Search Images Maps Play YouTube News Gmail Drive More »
Sign in
Screen reader users: click this link for accessible mode. Accessible mode has the same essential features but works better with your reader.

Patents

  1. Advanced Patent Search
Publication numberUS7953456 B2
Publication typeGrant
Application numberUS 11/776,794
Publication dateMay 31, 2011
Filing dateJul 12, 2007
Priority dateJul 12, 2007
Fee statusPaid
Also published asCN101690139A, CN101690139B, EP2168363A1, US20090017878, WO2009008907A1
Publication number11776794, 776794, US 7953456 B2, US 7953456B2, US-B2-7953456, US7953456 B2, US7953456B2
InventorsEric Douglas Romesburg, William Chris Eaton
Original AssigneeSony Ericsson Mobile Communication Ab
Export CitationBiBTeX, EndNote, RefMan
External Links: USPTO, USPTO Assignment, Espacenet
Acoustic echo reduction in mobile terminals
US 7953456 B2
Abstract
An electronic device includes first and second speakers, a microphone, and circuitry configured to generate first and second audio signals in response to a source audio signal, to play the first audio signal over the first speaker, and to play the second audio signal over the second speaker. The first and second audio signals are configured, and the first and second speakers are positioned, so that the first audio signal output by the first speaker and the second audio signal output by the second speaker combine destructively at the microphone.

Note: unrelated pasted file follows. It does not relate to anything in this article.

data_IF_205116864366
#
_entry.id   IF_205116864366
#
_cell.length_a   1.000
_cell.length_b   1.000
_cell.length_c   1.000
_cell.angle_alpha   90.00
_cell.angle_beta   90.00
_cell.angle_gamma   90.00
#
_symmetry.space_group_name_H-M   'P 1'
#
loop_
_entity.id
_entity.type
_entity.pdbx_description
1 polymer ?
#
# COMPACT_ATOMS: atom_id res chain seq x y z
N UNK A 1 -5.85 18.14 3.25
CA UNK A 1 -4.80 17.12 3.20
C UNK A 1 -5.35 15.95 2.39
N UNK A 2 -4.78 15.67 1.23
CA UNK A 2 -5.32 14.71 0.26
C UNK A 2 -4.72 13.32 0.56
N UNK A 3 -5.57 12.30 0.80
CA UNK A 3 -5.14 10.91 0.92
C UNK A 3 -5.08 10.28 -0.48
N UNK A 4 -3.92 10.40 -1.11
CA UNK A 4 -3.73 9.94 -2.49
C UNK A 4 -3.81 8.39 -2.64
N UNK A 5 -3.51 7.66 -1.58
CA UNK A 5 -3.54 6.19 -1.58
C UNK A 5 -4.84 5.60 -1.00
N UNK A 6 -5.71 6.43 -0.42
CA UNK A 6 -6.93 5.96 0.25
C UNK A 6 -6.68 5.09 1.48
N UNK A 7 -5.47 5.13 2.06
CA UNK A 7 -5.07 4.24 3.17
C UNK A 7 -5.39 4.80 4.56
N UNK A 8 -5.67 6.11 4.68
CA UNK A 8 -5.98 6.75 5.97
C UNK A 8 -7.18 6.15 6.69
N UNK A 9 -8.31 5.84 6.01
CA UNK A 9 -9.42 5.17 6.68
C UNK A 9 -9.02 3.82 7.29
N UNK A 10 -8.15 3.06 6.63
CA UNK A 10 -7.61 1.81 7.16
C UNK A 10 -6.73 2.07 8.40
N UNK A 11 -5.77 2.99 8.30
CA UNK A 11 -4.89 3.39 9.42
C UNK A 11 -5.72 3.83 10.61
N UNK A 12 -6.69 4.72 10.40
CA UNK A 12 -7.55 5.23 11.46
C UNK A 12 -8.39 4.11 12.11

Images(8)
Previous page
Next page
Claims(20)
1. An electronic device, comprising:
first and second speakers;
a microphone positioned between the first and second speakers, such that the microphone is within a volume of space between a first plane extending through the first speaker and normal to a line extending between the first and second speakers, and a second plane extending through the second speaker and normal to the line extending between the first and second speakers; and
circuitry configured to generate first and second audio signals in response to a source audio signal, to play the first audio signal over the first speaker, and to play the second audio signal over the second speaker, the circuitry comprising a first filter configured to filter the source signal to generate the first audio signal and a second filter configured to generate the second audio signal;
wherein the first and second audio signals are configured, and the first and second speakers are positioned, so that the first audio signal output by the first speaker and the second audio signal output by the second speaker combine destructively at the microphone,
wherein the electronic device includes a housing that is movable between a first position and a second position; and
wherein when the housing is in the first position the first filter includes a first set of filter coefficients and the second filter includes a second set of filter coefficients configured to cause the first and second audio signals to interfere destructively at the microphone, and when the housing is in the second position the second filter includes a third set of filter coefficients configured to cause the first and second audio signals to interfere destructively at the microphone.